THACKERVILLE, Okla. – The primetime lights have not yet been turned on, with players instead toiling under the beaming heat of a summer sun. But the primal screams and eye-popping yardages emanating from “the grid” indicate that the Volvik World Long Drive Championship is already in full swing.
The Winstar World Casino and Resort will take center stage over the next two evenings, but when a world championship is at stake the sport of long drive becomes more of a marathon than a sprint. For the most prolific drivers who have all gathered at this Oklahoma outpost, one good shot won’t do the trick.
Instead they were asked to navigate a meandering, double-elimination bracket that has already whittled the field from 96 entrants to 16. Along the way there have been plenty of surprises, with more likely in store once the cameras are turned on and the music gets pumping Tuesday before a national television audience.
For the uninitiated, there remains a simple question: How did we get to this point?
Seventy men qualified through past world championship performance, regional qualifiers or results in one of the other nine long-drive events contested this year. The final 26 spots were decided during a “last chance” qualifier conducted last week.
Pool play started Saturday, with players split into 16-man qualifying groups while vying for a handful of spots in the next round. Over the course of two days, the top 32 drivers were identified and re-bracketed based on world ranking.
Monday’s head-to-head matches included a 3-minute time clock during which players stood side-by-side while hitting eight balls apiece. The player with the longest single drive won the “set,” with each match a best-of-3 affair. Players could afford to drop a single match, but were eliminated after their second loss.
It’s a change from last year’s format which saw the top 64 square off in a single-elimination, match-play bracket. A larger sample size should benefit the top players, but there were still upsets aplenty as three of the top five ranked players in the world lost their initial match Monday morning.
That group included world No. 1 Maurice Allen, who made headlines earlier this year with his Ric Flair-inspired monologue at the Mile High Showdown. But after twice losing to unheralded Wes Patterson, the lowest-ranked player in the field, Allen’s title run came to an abrupt halt.
“Today just wasn’t my day,” Allen said. “I think 2017 is the hardest field in world championships history. You’re looking at a lot of big names going home. Like I’ve said many, many times, this sport is growing. The guys are getting better and the competition is getting stiffer, so that’s why when you get a win you truly try to relish it. You don’t know when a win will be your last win.”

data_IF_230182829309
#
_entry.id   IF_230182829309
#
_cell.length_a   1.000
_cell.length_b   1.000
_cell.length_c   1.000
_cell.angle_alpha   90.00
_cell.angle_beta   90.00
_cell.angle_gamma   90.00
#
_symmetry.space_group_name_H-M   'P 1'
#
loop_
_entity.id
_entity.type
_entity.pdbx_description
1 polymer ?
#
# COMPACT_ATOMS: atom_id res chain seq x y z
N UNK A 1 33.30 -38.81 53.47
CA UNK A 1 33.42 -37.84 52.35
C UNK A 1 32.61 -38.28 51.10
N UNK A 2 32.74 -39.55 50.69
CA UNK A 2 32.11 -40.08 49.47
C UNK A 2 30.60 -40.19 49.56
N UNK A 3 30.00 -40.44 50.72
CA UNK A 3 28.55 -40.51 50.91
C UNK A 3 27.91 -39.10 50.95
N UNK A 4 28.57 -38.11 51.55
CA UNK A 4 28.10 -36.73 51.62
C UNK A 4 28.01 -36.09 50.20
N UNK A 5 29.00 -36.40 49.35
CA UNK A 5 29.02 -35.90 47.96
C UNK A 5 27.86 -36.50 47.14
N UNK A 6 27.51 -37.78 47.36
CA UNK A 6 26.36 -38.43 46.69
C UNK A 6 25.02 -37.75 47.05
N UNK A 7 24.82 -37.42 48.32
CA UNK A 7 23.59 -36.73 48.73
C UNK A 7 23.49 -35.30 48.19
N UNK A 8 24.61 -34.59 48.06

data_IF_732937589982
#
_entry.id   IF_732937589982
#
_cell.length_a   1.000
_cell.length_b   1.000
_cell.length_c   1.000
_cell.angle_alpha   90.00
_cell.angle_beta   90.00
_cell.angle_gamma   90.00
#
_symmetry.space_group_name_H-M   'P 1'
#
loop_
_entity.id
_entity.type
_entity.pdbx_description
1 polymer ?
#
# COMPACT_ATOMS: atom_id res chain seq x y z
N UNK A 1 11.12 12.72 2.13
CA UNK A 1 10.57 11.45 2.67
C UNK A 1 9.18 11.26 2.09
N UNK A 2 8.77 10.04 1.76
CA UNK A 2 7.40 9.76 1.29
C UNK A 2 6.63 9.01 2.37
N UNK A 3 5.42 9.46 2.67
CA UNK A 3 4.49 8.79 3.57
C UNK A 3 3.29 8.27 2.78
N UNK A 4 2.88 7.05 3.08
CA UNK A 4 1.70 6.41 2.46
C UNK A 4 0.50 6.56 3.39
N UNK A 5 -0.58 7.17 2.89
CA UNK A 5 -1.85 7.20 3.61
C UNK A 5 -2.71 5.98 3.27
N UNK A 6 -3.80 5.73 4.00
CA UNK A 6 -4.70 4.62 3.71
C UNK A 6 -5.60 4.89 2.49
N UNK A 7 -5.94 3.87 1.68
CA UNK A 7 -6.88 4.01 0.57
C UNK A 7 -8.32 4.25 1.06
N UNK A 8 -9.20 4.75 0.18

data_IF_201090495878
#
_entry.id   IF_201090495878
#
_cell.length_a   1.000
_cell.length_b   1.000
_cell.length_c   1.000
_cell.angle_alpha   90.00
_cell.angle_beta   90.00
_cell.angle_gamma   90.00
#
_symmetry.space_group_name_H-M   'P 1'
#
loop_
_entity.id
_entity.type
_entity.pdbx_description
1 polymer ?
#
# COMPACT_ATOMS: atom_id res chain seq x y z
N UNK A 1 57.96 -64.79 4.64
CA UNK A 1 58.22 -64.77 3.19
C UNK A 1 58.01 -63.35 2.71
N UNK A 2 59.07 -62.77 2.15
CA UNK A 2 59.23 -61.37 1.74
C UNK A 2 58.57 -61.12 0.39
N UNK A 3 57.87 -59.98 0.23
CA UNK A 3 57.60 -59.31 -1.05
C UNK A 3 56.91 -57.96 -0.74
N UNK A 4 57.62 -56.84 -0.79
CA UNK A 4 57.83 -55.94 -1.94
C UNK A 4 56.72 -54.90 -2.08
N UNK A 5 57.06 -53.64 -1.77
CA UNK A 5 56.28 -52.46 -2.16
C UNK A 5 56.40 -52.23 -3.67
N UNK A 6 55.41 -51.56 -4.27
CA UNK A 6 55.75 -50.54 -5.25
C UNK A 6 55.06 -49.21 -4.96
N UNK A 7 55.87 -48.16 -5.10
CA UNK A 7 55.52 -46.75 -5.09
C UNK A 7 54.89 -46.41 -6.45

While Allen will be relegated to a spectator when a champion is crowned Wednesday night, there are still plenty of notable contenders standing. Two-time winner Tim Burke rallied to make the Round of 16 after losing his opening match, while defending champ Joe Miller breezed through after uncorking four different drives of at least 375 yards.
“I’m sure there’s a target on my back, but I try not to think about it too much. Let the talking be done on the tee box,” Miller said. “Once we get under the lights, just concentrate on game, go out there and hit your ball.”
With the top 16 now identified, players will be re-seeded based on ranking and put into a single-elimination bracket. When the competition resumes Tuesday night, they’ll each face an opponent equipped with eight balls, a driver that utilizes every last spec afforded by USGA regulations and a swing speed that would make any Trackman machine blush.
The winners move on to Wednesday’s high-octane finale, where the final eight players will vie for the coveted championship belt. The loser of each Round of 16 match heads home.
And the men aren’t the only show this week in Thackerville. The women’s division gets underway Tuesday, with the four longest drivers facing off during Wednesday’s primetime competition.
With three days of competition in the books, there are still a few unexpected names on the men’s leaderboard. Patterson is a former pitcher who was considering Web.com Tour Q-School as recently as last month, while Kyle Berkshire was playing collegiate golf at nearby University of North Texas last fall.
But after launching a couple 400-plus yard drives during tournament practice rounds, his teammates encouraged him to try the long-drive circuit and his coach at UNT gave him a one-semester redshirt to give it a shot.
Berkshire hit a 474-yard shot during his first qualifier, turned pro and hasn’t looked back.
“That’s when I knew this was something that I was one of the best at,” Berkshire said. “It’s just something that I really want to reach my potential in.”
That chase toward potential will now include a spot under the lights, where the 20-year-old will stand toe-to-toe against the world’s best with a world championship up for grabs.
“Anything less than a win for me is a disappointment, because I know how good I am,” Berkshire said while sporting the UNT logo on his shoes. “It’s not about being cocky or being conceited. It’s about keeping your head down, hitting your shots and letting your clubs do the talking.”
The work under the sun is in the books. Now the focus shifts to primetime, where the only certainty is that there will be plenty of high-energy fireworks as the longest drivers in the game continue their chase deep into the night sky, with the biggest title of the year at stake.